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Tracing the Spirit

30 November, 1999

This month (February 2009) the Pope asks us to pray “that people in religious life be ever more receptive to the Holy Spirit as they teach and serve the people of God”. Dermot Lane PP explains.

When Pope John XXIII announced the holding of an ecumenical council on 25 January 1959, he expressed the wish that it would effect ‘a New Pentecost’ in the life of the Church.

Part of the reason for this wish was that the Holy Spirit had become the forgotten person of the Trinity, the Church was in need of spiritual and pastoral renewal, and the divisions among Christians were a scandal in the eyes of the world.

The Second Vatican Council had a lot to say about the Spirit in the life of the Church, especially in the Dogmatic Constitution on the Church. In that document the Council pointed out that ‘the Spirit dwells in the Church and in the hearts of the faithful… guides the Church in the way of all truth… rejuvenates the Church, constantly renewing it’ (a.4).

The Council also stated that ‘the Church is driven by the Holy Spirit to play its part in bringing to completion the plan of God’ (a.17) and that the movement toward Christian unity is taking place ‘under the guidance of the Holy Spirit’ (Decree on Ecumenism, a.4).

Every generation of Christians is invited ‘to test the Spirits to see whether they are of God’ (1.Jn.4:1) and at the same time is also warned: ‘Do not stifle the Spirit’ (1 Thess.5:19). The Catholic Church in the twenty-first century is challenged to discern the unifying action and energy of the Holy Spirit in the world today.

The trouble about the action of the Holy Spirit is that it is invisible and elusive and, therefore, difficult to discern. We should remember that for Christians, the Holy Spirit is the Spirit of Christ poured out on the disciples at Pentecost. One way, therefore, of discerning the action of the Spirit in the world today, is to look back at the action of the Spirit in the life of Christ.

For example, Luke tells us that when Christ went into the synagogue in Nazareth, he read from the scroll of Isaiah where it said: ‘The Spirit of the Lord is upon me, because he has anointed me to bring Good News to the poor. He has sent me to proclaim release to captives and recovery of sight to the blind, to let the oppressed go free, to proclaim the year of the Lord’s favour’ (Lk.4:18-19). If and when these activities take place today, we can be sure that the Spirit of Christ is active and present.

St. Paul tells us that ‘the love of God has been poured into our hearts through the Spirit that is given to us’ (Rom.5:5). This means that if we are to discover the gift of the Spirit, we need to look within the human spirit. The human spirit is, as it were, the sanctuary of the Holy Spirit.

To be in touch with the human spirit, however, we need to slow down, to move into a place of silence, and to stand still. When we do that, we find we are standing in the presence of the Holy Spirit who is already there, summoning each one of us through the voice of conscience and the call of transcendence. It is in, and through, the human spirit that the Holy Spirit dwells in each one of us, and touches our lives.

In the light of the teaching of Vatican II, we can also say that the Spirit is calling the Church today:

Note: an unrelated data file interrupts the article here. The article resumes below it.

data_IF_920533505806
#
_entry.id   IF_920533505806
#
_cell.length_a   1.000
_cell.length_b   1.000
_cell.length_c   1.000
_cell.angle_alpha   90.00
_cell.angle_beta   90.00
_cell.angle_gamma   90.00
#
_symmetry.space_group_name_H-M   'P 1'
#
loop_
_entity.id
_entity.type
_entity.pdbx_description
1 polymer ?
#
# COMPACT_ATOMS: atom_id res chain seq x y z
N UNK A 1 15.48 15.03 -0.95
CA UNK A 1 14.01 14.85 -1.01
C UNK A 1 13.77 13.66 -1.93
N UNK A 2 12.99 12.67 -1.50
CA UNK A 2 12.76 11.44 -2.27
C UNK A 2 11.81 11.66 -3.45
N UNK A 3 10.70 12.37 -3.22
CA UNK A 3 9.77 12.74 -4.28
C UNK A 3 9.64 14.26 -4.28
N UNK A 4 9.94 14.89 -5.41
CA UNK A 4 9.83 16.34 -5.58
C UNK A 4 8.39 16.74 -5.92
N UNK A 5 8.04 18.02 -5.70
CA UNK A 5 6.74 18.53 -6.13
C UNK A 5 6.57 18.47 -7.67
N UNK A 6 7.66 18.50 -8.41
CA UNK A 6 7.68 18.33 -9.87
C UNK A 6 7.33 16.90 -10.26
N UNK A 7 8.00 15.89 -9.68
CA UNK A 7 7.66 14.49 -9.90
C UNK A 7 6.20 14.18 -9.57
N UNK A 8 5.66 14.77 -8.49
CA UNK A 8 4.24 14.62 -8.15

• to work for visible unity among all of the Christian Churches;
  • to enter into respectful dialogue with the other religions of the world, especially Judaism and Islam;
  • to promote peace, action for justice and reconciliation;
  • to care for the integrity of creation and to protect the environment.

Another area where we can discern the action of the Spirit in the life of Church is in the call of men and women to become involved in the mission and ministry of the Church in the world. There is a growing awareness that, through Baptism and Confirmation, all are called to exercise the one priesthood of Christ.

‘To each is given the manifestation of the Spirit for the common good. To one is given through the Spirit the utterance of wisdom and will to another the utterance of knowledge… to another faith by the same Spirit… to another the gift of heating by the one Spirit… All these are activated by one and the same Spirit’ (1 Cor. 12:7-11).

To be able to respond to the call of the Spirit, we need some images to describe how the Spirit acts in our lives. Of course we know that the Spirit breathes where the Spirit will, and this varies enormously from individual to individual. This diversity of action by the Spirit would include some of the following images: seeing the Spirit as the Giver of life, holding the whole of creation in existence; as the dynamism, often dormant, within the human spirit; as the ‘midwife’ giving birth to new insights in the arts, the humanities, the sciences and theology; as the pledge of life in the future.

Without careful attention to the ongoing action of the Spirit, the Church will become just another organisation, our liturgies will become empty rituals, the exercise of authority will become a form of dominion and mission an expression of propaganda.

The missing link in a lot of Christian life and pastoral practice is the dynamism of the gift of the Holy Spirit.

‘Send forth your Spirit, O Lord, and you will renew the face of the earth.’ 

This article first appeared in The Messenger (February 2009), a publication of the Irish Jesuits.

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